After Santiago, Paula and I took a bus to Porto and had a great time just being together. We wandered the streets and the riverfront, tasted port, took the metro to a coastal fishing village for a sumptuous seafood meal with a bottle of waiter-recommended vinho verde for esophageal transit assistance, met with a pilgrim couple I knew for a chicken piri piri dinner, enjoyed those tasty little cream tarts, and pretty much stayed occupied even though we had no plans. John and Lisa rented a car and drove north to Finisterre and Muxia. A couple days later, we met up again and began our driving trip across the north of Spain, reversing the direction Lisa and I had travelled.

We drove with determination to escape the rainstorms that were to batter the northwest coast for the next several weeks. We ended up that evening in Gijon, where we found another parador (although this one without much of a parking lot!), wandered down the long promenade by the sea only to find out we had passed by all the eating establishments, and returned to select – by luck – a fine place for dinner.

The next day we drove though the Picos de Europa, three limestone massifs that thrust upward within the Cantabrian mountain range, offering stunning views of rugged peaks, alpine valleys and narrow gorges cut by rivers rushing about searching for lower ground. After a fine lunch of fabada asturiana and roasted goat, John expertly drove us along the winding mountain roads back to the coast where we stayed at yet another parador in Santillana del Mar, this one with ample parking. In the morning, we found a coffee bar frequented by peregrinos – Santillana del Mar is located along the Camino del Norte.

Our next jaunt would take us to Haro, a town in the middle of Rioja Alta country and home to many fine wineries, including that of Ramon Bilbao. This Rioja wine had become our go to red wine and it seemed only right that we visit it’s birthplace and take what turned out to be a most interesting and informative tour. Don and Erin will remember Haro and the “herradura”, the horseshoe shaped street through the old town lined with bars and restaurants.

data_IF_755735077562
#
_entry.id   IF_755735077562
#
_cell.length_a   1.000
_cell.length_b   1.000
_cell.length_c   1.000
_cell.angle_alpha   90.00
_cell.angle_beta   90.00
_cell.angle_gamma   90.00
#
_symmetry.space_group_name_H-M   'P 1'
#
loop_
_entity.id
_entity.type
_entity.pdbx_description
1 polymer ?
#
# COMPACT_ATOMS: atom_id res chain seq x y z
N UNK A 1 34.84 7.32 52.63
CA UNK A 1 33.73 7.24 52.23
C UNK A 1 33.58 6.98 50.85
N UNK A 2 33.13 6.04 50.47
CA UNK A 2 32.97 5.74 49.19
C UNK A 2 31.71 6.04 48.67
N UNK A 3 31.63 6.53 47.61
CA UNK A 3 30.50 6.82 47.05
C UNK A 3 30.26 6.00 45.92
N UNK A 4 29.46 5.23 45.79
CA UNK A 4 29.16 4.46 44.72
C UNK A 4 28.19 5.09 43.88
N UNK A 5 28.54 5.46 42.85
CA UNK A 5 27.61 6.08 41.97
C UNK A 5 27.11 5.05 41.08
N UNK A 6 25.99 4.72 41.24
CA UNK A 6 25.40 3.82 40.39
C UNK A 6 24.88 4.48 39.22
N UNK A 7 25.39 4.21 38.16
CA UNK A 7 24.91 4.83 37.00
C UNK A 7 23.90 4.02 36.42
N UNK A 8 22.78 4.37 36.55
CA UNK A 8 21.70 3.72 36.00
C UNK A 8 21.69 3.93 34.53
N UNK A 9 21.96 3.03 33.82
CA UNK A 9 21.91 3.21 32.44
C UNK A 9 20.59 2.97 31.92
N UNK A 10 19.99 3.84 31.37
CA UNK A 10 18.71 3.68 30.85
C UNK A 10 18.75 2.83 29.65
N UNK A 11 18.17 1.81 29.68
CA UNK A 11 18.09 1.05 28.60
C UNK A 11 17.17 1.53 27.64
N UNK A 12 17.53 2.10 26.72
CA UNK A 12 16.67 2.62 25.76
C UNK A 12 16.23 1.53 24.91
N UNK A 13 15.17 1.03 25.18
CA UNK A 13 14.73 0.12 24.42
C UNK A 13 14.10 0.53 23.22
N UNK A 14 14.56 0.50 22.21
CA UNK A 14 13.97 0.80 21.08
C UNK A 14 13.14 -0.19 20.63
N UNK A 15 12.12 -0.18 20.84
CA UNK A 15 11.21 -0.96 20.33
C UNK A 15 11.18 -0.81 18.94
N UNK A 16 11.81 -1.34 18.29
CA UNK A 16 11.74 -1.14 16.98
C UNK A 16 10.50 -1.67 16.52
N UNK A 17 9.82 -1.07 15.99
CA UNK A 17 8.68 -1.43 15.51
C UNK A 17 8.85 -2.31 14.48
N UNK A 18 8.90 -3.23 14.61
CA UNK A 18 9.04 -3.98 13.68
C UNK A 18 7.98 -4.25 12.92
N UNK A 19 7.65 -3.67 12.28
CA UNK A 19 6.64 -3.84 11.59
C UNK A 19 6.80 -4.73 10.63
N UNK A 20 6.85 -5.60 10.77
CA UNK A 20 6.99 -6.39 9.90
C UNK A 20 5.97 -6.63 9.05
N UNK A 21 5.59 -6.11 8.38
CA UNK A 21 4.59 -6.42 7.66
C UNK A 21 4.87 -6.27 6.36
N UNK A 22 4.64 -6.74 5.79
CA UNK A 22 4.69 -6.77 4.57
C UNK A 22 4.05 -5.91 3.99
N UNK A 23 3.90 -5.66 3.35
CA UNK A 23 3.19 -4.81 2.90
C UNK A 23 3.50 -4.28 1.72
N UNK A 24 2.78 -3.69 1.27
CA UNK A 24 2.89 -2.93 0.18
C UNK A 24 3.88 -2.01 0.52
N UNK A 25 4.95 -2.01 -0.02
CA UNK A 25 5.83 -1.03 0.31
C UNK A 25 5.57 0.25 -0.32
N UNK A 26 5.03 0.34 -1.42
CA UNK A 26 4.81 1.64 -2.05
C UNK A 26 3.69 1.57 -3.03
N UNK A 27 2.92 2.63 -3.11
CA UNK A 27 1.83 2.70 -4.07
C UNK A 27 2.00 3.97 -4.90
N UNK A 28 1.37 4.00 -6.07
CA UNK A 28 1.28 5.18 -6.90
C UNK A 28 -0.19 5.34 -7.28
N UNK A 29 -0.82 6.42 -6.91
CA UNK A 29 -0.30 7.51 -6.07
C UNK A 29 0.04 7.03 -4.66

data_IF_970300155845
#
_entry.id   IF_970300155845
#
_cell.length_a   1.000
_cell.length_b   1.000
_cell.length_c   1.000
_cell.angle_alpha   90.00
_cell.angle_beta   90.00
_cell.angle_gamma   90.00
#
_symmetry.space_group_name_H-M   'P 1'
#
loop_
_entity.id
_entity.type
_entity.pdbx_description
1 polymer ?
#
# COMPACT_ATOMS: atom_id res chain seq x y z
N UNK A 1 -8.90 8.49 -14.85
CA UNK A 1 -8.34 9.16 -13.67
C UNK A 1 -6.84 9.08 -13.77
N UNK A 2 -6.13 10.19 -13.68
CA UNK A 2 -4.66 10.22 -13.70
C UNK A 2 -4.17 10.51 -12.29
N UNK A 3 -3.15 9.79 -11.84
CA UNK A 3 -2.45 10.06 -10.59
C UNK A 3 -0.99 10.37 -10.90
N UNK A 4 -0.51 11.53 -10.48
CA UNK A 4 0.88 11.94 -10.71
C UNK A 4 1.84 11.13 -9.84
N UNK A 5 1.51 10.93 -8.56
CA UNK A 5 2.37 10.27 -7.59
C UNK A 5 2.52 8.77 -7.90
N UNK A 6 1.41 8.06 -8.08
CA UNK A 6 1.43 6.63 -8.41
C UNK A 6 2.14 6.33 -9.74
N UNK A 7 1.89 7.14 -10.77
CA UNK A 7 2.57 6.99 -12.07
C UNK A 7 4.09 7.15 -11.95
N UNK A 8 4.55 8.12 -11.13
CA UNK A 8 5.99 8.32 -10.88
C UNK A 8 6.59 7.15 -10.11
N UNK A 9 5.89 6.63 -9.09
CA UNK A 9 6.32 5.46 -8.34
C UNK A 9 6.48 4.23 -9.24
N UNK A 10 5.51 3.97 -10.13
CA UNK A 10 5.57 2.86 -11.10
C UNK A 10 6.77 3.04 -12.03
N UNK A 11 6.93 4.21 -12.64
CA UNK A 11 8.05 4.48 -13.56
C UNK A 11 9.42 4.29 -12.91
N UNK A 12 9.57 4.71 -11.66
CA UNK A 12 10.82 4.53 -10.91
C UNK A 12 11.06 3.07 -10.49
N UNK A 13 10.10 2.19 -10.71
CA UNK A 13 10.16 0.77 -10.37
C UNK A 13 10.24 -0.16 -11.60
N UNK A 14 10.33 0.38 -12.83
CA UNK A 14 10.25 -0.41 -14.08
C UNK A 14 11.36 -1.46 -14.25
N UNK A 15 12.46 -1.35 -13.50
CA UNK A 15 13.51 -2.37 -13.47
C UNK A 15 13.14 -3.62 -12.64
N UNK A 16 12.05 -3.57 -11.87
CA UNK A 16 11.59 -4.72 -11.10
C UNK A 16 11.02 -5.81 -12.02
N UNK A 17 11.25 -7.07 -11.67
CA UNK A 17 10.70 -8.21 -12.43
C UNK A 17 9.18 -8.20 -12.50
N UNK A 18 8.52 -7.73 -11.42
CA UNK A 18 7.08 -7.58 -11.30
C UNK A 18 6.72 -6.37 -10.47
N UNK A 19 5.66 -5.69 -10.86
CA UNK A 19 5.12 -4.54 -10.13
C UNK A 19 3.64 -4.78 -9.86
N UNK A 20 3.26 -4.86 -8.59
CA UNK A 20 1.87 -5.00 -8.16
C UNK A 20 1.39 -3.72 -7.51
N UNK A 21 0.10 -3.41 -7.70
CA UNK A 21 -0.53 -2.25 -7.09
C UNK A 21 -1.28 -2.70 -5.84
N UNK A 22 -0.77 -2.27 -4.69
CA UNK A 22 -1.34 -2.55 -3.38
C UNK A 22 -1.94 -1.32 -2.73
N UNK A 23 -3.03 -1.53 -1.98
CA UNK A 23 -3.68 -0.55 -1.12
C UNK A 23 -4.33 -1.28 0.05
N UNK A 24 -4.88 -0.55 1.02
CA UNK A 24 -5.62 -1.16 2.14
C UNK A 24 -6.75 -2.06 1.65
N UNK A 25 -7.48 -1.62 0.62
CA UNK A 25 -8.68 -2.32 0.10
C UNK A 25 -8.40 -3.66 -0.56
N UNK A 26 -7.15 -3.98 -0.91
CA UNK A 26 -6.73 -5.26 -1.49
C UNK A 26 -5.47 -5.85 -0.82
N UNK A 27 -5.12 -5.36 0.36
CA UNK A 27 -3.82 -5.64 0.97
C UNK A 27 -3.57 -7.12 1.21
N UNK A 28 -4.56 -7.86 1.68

After a relatively leisurely drive back to the coast, we came to San Sebastián, whose famous pintxos we had been looking forward to eating since leaving Santiago. John’s driving skills were put to the test again as our hotel was located in the “pedestrian only” section of town. Our quest was to find the best pintxo bar in town and after checking out a half dozen or so found that the number one spot was right across from our hotel!

The following day we drove south to Madrid, checked into our Airbnb and dropped off the rental car. Paula and I always start our Madrid stays with a visit to Bodega Santa Cecilia, to try out the latest wine recommendations, and soon we were there with John and Lisa. We were quickly joined by Paula and Juan Miguel. By day, we visited museums and stadiums and took a train to Segovia to eat cochinillo and cordero, joined in this last venture by Linda Belonje, a true friend from Bangkok rugby days. By night, the six of us went to a flamenco show and a zarzuela, or light-hearted Spanish opera. On our last day, we ate heartily at Sagardi, a restaurant serving Galician fare. Appropriately, we included a chuletón of rubia gallega. And, at some point near the end of the meal, we raised our glasses and toasted each other, thankful for a wonderful visit and hopeful of returning again.

Two peregrinos entering the Plaza del Obradoiro. They became famous along the Way as the couple who were not married to each other, but were going to meet their spouses in Santiago.
The reunion!
All great achievements should be celebrated with champagne!